Introduction to Botswana Safaris:
For safari enthusiasts Botswana, the land of the delta in the desert, needs no introduction. With more land set aside for wildlife, as a proportion of the total area of the country, than any other in Africa, Botswana does the luxury fly-in safari better than just about any other country in Southern Africa. From the rich waterways of the Okavango Delta, the largest inland delta in the world, to the desolate Kalahari and the primeval sandstone and Baobab country in the Northern Tuli region, Botswana will be the highlight in the travels of any wildlife enthusiast.
Botswana is a land-locked nation situated more or less in the center of Southern Africa, sharing a western and northern border with Namibia, a southern border with South Africa, and an eastern border with Zimbabwe. In the north there’s also a small gap where Namibia’s Caprivi Strip meets Botswana, Zimbabwe and Zambia, which gives Botswana and Zambia a small shared border of a few hundred meters.
Botswana is if anything a flat country. It’s slightly smaller than the State of Texas, and in terms of altitude ranges between 900 and 1300 meters above sea level on average, with the highest points in the country not even reaching the 1 500 m (4 921ft) above sea level mark. Much of the country (70%) is made up of the Kalahari, a large sand basin covering much of south western Africa. Botswana is driest in the south-west, where it borders South Africa and Namibia, and wettest in the Chobe / Linyanti region in the north east. Being landlocked the climate is relatively stable, and is generally characterized by hot summers, when conditions favour the formation of convection thunderstorms, and mild, dry winters.
Historically the country was, like most Southern African countries, first occupied by nomadic San peoples, an ancient lineage of hunter gatherers who lived off the land. The San were subsequently joined by the Khoi, a slightly more advanced group of early pastoralists originating further north in Africa. After the Khoi came the Bantu speaking people who gradually migrated down into Southern Africa from north of the equator and who would eventually become the black tribes we know today. Eventually European traders and hunters arrived, followed by missionaries, and Botswana was declared a British Protectorate in 1885, known then as Bechuanaland. Independence was granted in 1966 and since then the country has moved from being one of the poorest to one of the richest nations in Africa, thanks to a stable Government, relatively small population, tourism, agriculture and mineral wealth.
The capital city of Gabarone is situated in the south-east of the country, and as such is not really a gateway to the main safari areas. Maun, a small town on the edge of the delta, serves as the main gateway to the numerous safari lodges of the Okavango region, while Kasane in the far north-east is the access point to the Chobe region. Air charter is the most efficient mode of transport, with most visitors flying in to Maun from Johannesburg and then getting a charter flight to their chosen lodge. The Tuli Safari Area in the south-eastern corner of the country is however easily accessible by road from South Africa. See more under Birding and Wildlife.
Summer: September to April
- Botswana falls under a summer rainfall climatic regime, with most rain falling between October and May. Most rain falls during afternoon / evening convection thunderstorms.
- The country is generally dry, except for the north and north-east.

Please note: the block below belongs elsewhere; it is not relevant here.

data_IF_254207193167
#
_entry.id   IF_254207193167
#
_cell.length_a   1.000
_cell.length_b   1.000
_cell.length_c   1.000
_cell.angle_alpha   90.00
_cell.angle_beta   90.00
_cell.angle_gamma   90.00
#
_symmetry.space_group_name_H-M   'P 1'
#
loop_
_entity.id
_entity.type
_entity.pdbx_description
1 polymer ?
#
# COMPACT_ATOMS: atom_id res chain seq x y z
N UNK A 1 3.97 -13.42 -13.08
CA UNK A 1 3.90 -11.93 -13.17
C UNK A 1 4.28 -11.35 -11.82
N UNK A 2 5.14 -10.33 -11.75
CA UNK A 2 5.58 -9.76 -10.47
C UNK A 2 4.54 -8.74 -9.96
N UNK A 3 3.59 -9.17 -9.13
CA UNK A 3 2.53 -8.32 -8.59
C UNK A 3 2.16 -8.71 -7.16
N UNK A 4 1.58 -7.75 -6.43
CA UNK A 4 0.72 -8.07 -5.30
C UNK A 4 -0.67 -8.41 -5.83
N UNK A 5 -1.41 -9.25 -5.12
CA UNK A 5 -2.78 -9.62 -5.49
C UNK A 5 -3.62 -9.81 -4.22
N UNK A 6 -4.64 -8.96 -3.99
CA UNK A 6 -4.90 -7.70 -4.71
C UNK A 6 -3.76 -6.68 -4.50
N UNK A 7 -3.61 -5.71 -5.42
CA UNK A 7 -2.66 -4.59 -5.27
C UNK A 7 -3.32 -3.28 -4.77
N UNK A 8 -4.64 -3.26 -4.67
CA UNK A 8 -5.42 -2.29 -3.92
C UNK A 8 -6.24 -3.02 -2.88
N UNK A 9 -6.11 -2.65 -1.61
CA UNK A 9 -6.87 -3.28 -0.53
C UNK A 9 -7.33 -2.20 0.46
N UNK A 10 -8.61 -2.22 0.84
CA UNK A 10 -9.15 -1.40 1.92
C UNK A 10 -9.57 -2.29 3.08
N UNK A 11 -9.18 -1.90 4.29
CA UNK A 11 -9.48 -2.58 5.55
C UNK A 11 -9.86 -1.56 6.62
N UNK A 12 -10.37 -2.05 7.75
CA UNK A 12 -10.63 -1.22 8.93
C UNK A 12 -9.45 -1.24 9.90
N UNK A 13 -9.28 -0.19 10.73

- In general it is warm to very hot in summer.
Winter: May to August
- Winters are generally mild, though it can get cold to very cold overnight and in the early morning, especially in the Kalahari, where sub-zero temperatures are not unheard of.
- Minimal chances of rain.
With approximately 580 recorded bird species, and no true endemics, Botswana is not the richest country in Southern Africa in pure birding terms. The habitat is basically limited to Kalahari Sandveld and Arid Savanna, though the Okavango Delta and the major rivers of the north offer some additional elements. Botswana does however offer excellent general Southern African savanna birding, as well as good places to see sought-after species such as Pel’s Fishing Owl, Yellow-throated and Burchell’s Sandgrouse, African Pygmy Goose and White-backed Night Heron. Despite the relatively low species count, the Okavango region in particular offers incredible numbers of birds, especially at certain times of the year such as the arrival of the floodwaters from Angola and the annual ‘barbel run’ (Sharptooth Catfish spawning season). Furthermore, viewing conditions can be outstanding, and Botswana, while perhaps not being the destination of choice for the world lister, is definitely of interest to the general birder, the bird photographer and the general nature enthusiast. Read more under ‘Botswana Birding‘…
In terms of pure, unadulterated African wildlife, Botswana is very hard to beat. With roughly 17% of the country formally protected and large areas of sparsely populated areas where wildlife still roams free, Botswana still has good numbers of game species, including some of the continent’s largest Elephant, Wild Dog and Lion populations. The safari experience has been refined here, with some of the best safari lodges in Africa to be found in the premier wildlife regions of Botswana. Unfortunately, with the remoteness and exclusivity of the camps, and the Government’s ‘fewer tourists paying more’ philosophy (which is designed to protect the natural environment), Botswana is not a cheap safari destination by any means (though most lodges offer a significantly discounted rate during the wet season). For those who can afford it though, a Botswana safari will no doubt be the highlight of a lifetime. Read more under ‘Botswana Wildlife‘…